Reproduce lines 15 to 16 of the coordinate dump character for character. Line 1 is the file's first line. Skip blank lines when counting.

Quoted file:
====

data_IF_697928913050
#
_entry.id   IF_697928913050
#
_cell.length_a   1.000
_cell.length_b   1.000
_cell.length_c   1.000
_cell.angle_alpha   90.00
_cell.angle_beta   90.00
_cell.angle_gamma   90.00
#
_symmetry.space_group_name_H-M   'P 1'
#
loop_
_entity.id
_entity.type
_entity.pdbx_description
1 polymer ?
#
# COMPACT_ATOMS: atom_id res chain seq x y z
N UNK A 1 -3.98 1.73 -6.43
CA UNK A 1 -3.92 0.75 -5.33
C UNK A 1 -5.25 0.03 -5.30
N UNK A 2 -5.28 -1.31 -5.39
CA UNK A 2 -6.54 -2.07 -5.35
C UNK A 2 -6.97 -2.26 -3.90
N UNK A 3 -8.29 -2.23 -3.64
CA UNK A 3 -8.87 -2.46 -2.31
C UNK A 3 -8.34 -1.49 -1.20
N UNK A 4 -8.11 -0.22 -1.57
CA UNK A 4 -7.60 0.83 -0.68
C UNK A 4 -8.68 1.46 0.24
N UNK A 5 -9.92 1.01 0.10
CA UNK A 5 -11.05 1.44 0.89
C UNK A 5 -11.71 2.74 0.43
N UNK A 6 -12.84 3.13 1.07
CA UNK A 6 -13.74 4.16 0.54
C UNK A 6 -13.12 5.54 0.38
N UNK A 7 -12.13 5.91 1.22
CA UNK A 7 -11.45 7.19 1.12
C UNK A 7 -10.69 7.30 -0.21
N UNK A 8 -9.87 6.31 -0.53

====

_entity.id
_entity.type